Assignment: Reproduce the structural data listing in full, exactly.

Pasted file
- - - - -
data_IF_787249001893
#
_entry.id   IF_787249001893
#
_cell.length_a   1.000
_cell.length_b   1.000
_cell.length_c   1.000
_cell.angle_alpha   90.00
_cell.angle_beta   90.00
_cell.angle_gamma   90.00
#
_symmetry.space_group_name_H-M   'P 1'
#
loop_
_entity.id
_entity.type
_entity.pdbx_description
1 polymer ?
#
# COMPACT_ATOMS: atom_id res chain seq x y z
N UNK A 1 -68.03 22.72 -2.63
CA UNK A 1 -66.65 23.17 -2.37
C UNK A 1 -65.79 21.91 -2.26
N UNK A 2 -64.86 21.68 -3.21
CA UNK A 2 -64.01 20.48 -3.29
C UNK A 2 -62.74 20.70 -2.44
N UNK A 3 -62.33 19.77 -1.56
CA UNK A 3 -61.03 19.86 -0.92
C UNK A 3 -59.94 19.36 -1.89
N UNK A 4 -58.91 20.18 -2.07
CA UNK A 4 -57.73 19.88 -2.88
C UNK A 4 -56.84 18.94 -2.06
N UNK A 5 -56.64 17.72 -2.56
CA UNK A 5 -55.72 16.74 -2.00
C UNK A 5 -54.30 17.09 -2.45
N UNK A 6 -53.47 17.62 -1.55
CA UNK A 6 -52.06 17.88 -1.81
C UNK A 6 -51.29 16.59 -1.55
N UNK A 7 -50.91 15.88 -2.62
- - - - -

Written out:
data_IF_787249001893
#
_entry.id   IF_787249001893
#
_cell.length_a   1.000
_cell.length_b   1.000
_cell.length_c   1.000
_cell.angle_alpha   90.00
_cell.angle_beta   90.00
_cell.angle_gamma   90.00
#
_symmetry.space_group_name_H-M   'P 1'
#
loop_
_entity.id
_entity.type
_entity.pdbx_description
1 polymer ?
#
# COMPACT_ATOMS: atom_id res chain seq x y z
N UNK A 1 -68.03 22.72 -2.63
CA UNK A 1 -66.65 23.17 -2.37
C UNK A 1 -65.79 21.91 -2.26
N UNK A 2 -64.86 21.68 -3.21
CA UNK A 2 -64.01 20.48 -3.29
C UNK A 2 -62.74 20.70 -2.44
N UNK A 3 -62.33 19.77 -1.56
CA UNK A 3 -61.03 19.86 -0.92
C UNK A 3 -59.94 19.36 -1.89
N UNK A 4 -58.91 20.18 -2.07
CA UNK A 4 -57.73 19.88 -2.88
C UNK A 4 -56.84 18.94 -2.06
N UNK A 5 -56.64 17.72 -2.56
CA UNK A 5 -55.72 16.74 -2.00
C UNK A 5 -54.30 17.09 -2.45
N UNK A 6 -53.47 17.62 -1.55
CA UNK A 6 -52.06 17.88 -1.81
C UNK A 6 -51.29 16.59 -1.55
N UNK A 7 -50.91 15.88 -2.62